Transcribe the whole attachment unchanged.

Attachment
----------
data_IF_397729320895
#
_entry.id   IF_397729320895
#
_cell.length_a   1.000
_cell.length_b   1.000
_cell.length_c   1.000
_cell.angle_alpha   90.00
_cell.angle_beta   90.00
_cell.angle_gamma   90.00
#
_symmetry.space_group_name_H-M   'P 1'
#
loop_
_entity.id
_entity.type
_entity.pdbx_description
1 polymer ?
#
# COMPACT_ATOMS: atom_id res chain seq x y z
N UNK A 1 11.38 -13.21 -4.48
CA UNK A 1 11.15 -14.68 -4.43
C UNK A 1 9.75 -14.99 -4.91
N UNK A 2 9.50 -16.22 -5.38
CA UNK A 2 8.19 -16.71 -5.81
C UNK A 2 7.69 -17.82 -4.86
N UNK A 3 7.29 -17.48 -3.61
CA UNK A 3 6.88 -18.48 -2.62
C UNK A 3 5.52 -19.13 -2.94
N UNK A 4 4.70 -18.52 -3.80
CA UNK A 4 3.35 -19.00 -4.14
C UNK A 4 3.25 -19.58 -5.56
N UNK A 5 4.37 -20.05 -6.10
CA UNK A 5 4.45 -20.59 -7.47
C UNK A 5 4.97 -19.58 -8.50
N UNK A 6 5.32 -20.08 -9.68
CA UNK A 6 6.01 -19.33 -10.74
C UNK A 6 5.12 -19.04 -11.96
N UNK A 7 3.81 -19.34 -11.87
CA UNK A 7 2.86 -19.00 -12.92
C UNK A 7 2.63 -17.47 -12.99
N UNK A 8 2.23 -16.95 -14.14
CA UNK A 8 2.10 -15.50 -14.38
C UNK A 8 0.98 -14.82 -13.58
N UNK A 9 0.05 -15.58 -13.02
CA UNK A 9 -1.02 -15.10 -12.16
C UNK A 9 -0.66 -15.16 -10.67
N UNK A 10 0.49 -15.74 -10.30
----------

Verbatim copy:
data_IF_397729320895
#
_entry.id   IF_397729320895
#
_cell.length_a   1.000
_cell.length_b   1.000
_cell.length_c   1.000
_cell.angle_alpha   90.00
_cell.angle_beta   90.00
_cell.angle_gamma   90.00
#
_symmetry.space_group_name_H-M   'P 1'
#
loop_
_entity.id
_entity.type
_entity.pdbx_description
1 polymer ?
#
# COMPACT_ATOMS: atom_id res chain seq x y z
N UNK A 1 11.38 -13.21 -4.48
CA UNK A 1 11.15 -14.68 -4.43
C UNK A 1 9.75 -14.99 -4.91
N UNK A 2 9.50 -16.22 -5.38
CA UNK A 2 8.19 -16.71 -5.81
C UNK A 2 7.69 -17.82 -4.86
N UNK A 3 7.29 -17.48 -3.61
CA UNK A 3 6.88 -18.48 -2.62
C UNK A 3 5.52 -19.13 -2.94
N UNK A 4 4.70 -18.52 -3.80
CA UNK A 4 3.35 -19.00 -4.14
C UNK A 4 3.25 -19.58 -5.56
N UNK A 5 4.37 -20.05 -6.10
CA UNK A 5 4.45 -20.59 -7.47
C UNK A 5 4.97 -19.58 -8.50
N UNK A 6 5.32 -20.08 -9.68
CA UNK A 6 6.01 -19.33 -10.74
C UNK A 6 5.12 -19.04 -11.96
N UNK A 7 3.81 -19.34 -11.87
CA UNK A 7 2.86 -19.00 -12.92
C UNK A 7 2.63 -17.47 -12.99
N UNK A 8 2.23 -16.95 -14.14
CA UNK A 8 2.10 -15.50 -14.38
C UNK A 8 0.98 -14.82 -13.58
N UNK A 9 0.05 -15.58 -13.02
CA UNK A 9 -1.02 -15.10 -12.16
C UNK A 9 -0.66 -15.16 -10.67
N UNK A 10 0.49 -15.74 -10.30